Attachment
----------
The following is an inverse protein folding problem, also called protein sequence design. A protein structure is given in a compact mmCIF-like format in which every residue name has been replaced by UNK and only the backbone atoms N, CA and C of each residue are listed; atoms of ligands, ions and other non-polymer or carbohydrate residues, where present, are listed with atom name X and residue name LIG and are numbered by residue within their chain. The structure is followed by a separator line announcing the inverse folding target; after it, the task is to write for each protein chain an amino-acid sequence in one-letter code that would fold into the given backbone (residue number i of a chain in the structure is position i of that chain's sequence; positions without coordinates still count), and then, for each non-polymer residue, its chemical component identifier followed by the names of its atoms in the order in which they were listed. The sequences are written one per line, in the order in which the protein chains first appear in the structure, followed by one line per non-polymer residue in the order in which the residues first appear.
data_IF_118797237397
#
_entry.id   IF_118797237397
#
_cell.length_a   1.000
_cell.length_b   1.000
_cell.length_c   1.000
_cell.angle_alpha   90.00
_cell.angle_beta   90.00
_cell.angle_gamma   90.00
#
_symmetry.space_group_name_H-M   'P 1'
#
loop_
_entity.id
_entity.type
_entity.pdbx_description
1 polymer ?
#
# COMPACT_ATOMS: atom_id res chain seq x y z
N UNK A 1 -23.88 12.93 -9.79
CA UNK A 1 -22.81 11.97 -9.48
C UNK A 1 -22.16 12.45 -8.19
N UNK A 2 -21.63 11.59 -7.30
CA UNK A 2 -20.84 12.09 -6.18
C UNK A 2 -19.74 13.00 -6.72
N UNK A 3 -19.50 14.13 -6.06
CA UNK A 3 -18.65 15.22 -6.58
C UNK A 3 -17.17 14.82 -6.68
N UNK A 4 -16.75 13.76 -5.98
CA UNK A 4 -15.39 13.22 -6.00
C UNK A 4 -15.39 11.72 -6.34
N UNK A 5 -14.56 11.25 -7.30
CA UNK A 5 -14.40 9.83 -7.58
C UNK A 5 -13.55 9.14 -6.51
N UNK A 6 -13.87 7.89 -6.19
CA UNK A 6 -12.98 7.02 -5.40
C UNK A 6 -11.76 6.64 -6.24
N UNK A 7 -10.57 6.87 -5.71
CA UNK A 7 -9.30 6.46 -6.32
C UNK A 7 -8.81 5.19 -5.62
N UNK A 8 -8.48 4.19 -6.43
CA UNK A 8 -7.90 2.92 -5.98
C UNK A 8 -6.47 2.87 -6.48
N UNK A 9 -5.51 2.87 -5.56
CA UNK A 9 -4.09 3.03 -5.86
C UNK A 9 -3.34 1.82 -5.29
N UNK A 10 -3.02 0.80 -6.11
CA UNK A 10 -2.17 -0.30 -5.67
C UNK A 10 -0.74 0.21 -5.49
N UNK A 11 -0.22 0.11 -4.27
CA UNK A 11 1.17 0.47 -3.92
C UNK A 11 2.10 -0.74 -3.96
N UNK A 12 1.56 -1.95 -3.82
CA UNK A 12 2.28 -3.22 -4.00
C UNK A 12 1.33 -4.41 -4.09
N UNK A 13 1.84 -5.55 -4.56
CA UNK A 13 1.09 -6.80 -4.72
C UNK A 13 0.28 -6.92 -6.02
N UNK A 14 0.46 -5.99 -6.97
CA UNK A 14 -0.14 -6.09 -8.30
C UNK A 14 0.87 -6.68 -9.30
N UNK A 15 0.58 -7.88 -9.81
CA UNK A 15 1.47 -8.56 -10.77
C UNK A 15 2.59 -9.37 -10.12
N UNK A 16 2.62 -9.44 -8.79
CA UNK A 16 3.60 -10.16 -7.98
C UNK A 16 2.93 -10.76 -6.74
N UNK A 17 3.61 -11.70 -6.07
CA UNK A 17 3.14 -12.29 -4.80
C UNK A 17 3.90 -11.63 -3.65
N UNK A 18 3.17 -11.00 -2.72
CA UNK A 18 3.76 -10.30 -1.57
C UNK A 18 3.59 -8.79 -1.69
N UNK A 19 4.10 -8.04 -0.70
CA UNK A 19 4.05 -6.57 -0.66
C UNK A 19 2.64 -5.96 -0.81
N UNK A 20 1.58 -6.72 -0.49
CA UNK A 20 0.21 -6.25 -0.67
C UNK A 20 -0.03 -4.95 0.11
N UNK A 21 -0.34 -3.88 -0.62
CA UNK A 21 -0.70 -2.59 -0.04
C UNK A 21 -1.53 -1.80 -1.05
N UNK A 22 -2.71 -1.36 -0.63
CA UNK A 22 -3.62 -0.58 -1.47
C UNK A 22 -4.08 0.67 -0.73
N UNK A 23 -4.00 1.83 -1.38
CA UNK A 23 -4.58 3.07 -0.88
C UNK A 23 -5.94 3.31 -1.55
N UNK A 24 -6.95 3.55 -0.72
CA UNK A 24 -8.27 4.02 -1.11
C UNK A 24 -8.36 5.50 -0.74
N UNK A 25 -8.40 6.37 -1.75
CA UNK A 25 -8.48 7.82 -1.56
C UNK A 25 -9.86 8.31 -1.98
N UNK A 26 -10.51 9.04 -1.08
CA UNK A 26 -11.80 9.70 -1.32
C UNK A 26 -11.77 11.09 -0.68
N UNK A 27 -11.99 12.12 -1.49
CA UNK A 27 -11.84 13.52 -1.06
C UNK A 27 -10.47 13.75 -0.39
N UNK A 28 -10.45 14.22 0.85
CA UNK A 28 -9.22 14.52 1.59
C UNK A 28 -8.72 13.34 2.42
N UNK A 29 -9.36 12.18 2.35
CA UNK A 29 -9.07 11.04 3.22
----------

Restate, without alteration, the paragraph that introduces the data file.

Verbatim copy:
The following is an inverse protein folding problem, also called protein sequence design. A protein structure is given in a compact mmCIF-like format in which every residue name has been replaced by UNK and only the backbone atoms N, CA and C of each residue are listed; atoms of ligands, ions and other non-polymer or carbohydrate residues, where present, are listed with atom name X and residue name LIG and are numbered by residue within their chain. The structure is followed by a separator line announcing the inverse folding target; after it, the task is to write for each protein chain an amino-acid sequence in one-letter code that would fold into the given backbone (residue number i of a chain in the structure is position i of that chain's sequence; positions without coordinates still count), and then, for each non-polymer residue, its chemical component identifier followed by the names of its atoms in the order in which they were listed. The sequences are written one per line, in the order in which the protein chains first appear in the structure, followed by one line per non-polymer residue in the order in which the residues first appear.